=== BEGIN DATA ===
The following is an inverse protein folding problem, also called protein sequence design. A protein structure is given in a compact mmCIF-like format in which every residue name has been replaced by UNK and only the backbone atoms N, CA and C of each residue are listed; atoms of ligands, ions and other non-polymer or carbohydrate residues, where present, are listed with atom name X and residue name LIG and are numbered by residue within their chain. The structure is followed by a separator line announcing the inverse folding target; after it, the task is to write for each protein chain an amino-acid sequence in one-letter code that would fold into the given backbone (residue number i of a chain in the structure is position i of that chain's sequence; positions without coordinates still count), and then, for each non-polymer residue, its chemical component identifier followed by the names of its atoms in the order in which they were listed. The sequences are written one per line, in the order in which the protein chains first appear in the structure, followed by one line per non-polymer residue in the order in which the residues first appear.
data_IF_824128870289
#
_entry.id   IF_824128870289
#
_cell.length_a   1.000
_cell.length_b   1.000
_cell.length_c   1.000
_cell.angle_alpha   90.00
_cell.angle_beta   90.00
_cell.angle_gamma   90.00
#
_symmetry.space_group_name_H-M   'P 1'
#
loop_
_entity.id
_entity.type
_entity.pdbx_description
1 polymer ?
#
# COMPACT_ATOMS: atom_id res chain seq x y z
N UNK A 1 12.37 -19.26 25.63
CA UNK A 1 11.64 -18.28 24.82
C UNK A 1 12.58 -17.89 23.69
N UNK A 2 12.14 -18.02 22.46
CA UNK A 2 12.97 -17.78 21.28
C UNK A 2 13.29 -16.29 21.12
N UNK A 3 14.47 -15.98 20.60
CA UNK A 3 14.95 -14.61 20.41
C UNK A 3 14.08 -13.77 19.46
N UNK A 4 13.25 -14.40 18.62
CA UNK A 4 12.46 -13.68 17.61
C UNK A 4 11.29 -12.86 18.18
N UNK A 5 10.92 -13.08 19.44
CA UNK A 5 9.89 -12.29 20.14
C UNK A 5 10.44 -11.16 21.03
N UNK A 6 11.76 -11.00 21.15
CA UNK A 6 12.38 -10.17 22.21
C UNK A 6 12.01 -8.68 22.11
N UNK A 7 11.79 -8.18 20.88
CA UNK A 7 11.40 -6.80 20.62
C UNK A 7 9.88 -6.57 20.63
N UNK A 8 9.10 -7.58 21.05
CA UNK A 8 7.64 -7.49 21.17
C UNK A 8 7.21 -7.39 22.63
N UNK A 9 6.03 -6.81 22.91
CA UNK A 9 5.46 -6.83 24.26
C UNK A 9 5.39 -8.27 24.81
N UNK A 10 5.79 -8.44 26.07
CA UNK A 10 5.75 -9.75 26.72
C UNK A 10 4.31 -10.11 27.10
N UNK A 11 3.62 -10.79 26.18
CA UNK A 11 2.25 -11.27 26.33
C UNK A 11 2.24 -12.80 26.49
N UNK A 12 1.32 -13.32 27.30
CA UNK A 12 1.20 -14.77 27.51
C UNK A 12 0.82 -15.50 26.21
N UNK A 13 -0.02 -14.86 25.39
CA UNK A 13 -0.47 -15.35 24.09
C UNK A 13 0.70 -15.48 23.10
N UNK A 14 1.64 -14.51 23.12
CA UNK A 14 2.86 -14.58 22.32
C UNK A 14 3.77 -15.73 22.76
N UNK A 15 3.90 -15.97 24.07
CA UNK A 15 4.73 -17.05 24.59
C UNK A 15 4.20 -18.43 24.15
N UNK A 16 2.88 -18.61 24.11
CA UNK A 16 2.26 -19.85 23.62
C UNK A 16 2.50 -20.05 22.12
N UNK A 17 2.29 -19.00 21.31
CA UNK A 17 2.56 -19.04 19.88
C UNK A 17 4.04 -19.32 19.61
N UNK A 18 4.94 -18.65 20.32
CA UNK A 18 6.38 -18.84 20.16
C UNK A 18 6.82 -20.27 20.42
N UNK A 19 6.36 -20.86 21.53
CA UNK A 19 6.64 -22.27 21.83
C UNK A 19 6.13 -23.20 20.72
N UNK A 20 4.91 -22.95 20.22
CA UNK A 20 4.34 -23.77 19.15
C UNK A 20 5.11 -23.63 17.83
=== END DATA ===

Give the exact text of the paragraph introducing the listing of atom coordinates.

The following is an inverse protein folding problem, also called protein sequence design. A protein structure is given in a compact mmCIF-like format in which every residue name has been replaced by UNK and only the backbone atoms N, CA and C of each residue are listed; atoms of ligands, ions and other non-polymer or carbohydrate residues, where present, are listed with atom name X and residue name LIG and are numbered by residue within their chain. The structure is followed by a separator line announcing the inverse folding target; after it, the task is to write for each protein chain an amino-acid sequence in one-letter code that would fold into the given backbone (residue number i of a chain in the structure is position i of that chain's sequence; positions without coordinates still count), and then, for each non-polymer residue, its chemical component identifier followed by the names of its atoms in the order in which they were listed. The sequences are written one per line, in the order in which the protein chains first appear in the structure, followed by one line per non-polymer residue in the order in which the residues first appear.